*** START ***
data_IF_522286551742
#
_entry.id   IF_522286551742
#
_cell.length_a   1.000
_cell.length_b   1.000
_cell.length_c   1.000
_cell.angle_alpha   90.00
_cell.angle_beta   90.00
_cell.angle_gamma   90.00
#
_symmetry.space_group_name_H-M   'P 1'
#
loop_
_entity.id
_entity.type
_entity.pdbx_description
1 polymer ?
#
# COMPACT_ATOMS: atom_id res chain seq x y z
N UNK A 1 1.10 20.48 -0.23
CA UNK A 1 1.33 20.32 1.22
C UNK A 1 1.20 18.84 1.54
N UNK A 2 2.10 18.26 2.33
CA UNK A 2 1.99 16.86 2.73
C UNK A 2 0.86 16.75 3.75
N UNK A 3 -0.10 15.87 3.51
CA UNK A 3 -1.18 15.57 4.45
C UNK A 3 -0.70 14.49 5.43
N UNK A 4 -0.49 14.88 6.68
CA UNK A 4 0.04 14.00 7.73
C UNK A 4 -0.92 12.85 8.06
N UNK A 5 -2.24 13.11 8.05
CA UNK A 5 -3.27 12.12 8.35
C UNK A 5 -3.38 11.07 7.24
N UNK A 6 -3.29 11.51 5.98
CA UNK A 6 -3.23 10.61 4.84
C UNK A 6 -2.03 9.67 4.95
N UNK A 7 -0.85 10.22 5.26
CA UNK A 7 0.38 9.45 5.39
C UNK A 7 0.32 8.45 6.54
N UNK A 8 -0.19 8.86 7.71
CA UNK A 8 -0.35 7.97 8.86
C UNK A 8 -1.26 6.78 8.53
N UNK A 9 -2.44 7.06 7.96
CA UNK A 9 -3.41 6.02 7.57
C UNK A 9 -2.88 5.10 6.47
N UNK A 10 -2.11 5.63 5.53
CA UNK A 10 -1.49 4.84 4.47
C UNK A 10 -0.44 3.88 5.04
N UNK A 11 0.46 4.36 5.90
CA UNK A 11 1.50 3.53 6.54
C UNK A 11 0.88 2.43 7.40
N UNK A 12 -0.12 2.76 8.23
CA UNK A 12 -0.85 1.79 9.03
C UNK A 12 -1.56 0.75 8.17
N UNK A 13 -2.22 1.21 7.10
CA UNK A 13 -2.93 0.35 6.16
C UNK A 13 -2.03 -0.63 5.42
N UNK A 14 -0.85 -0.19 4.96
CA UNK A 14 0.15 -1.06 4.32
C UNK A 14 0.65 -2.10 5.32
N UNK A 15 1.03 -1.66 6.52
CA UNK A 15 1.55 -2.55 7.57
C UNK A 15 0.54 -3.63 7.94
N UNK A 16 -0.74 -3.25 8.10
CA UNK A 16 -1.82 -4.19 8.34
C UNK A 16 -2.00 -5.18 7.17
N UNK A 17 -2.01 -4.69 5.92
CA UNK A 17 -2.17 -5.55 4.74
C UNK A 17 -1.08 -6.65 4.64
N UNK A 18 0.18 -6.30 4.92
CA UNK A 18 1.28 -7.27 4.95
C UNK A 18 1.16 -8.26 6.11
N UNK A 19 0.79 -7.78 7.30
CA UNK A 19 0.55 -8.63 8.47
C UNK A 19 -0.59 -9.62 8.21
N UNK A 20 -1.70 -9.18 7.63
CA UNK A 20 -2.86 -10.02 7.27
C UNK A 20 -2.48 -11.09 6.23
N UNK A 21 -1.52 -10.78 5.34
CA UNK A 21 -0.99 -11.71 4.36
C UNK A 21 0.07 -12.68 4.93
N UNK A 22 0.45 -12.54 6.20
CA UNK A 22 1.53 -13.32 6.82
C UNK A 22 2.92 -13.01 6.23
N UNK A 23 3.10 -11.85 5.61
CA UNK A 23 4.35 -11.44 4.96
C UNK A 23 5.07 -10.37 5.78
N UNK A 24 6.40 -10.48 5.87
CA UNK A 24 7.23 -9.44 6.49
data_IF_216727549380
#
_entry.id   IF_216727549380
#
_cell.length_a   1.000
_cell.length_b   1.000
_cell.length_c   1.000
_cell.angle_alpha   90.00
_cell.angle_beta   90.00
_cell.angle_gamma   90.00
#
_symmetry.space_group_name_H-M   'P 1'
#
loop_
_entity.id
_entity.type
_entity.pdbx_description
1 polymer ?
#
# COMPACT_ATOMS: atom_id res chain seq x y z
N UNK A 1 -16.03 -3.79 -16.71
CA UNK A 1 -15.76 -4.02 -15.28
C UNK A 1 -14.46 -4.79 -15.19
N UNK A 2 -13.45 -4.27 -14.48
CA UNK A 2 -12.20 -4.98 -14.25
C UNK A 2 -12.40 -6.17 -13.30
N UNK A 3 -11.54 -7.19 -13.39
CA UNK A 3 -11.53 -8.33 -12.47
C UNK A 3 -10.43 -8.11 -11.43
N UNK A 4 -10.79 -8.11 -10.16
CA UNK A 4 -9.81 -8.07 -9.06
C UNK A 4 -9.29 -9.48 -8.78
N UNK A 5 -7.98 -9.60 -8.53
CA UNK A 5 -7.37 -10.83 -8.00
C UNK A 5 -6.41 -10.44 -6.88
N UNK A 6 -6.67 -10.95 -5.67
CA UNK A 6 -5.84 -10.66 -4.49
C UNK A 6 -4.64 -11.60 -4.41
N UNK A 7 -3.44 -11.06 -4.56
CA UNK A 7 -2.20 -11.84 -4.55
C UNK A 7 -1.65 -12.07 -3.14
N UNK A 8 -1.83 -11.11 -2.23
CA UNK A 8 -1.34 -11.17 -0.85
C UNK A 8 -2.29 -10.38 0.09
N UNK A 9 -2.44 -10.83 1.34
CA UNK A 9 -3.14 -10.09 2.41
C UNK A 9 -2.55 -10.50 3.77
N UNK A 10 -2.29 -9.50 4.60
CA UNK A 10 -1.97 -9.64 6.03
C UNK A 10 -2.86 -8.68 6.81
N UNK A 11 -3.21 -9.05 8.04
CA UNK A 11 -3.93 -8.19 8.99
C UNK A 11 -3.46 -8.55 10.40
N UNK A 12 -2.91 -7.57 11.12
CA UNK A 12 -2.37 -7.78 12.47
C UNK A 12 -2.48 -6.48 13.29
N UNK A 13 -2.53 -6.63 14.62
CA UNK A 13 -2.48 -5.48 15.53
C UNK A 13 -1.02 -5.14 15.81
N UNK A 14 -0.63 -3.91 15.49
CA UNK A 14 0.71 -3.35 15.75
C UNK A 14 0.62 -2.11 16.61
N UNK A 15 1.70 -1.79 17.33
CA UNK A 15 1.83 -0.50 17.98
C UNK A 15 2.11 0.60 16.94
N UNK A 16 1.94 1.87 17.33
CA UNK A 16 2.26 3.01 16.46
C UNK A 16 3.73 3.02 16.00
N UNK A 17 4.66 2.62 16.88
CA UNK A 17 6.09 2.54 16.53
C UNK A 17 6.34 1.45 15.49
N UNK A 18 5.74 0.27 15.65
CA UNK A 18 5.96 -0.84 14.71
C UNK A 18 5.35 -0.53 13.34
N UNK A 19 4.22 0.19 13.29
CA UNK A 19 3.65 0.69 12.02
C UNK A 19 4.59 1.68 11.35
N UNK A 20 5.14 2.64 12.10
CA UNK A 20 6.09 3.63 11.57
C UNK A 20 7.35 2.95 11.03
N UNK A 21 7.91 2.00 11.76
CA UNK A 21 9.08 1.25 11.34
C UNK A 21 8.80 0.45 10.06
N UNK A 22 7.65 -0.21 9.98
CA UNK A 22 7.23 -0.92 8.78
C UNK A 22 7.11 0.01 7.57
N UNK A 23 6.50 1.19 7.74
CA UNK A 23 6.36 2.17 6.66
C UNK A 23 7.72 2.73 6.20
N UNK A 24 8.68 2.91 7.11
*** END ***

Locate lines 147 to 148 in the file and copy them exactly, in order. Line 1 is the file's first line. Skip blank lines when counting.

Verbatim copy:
C UNK A 12 -2.48 -6.48 13.29
N UNK A 13 -2.53 -6.63 14.62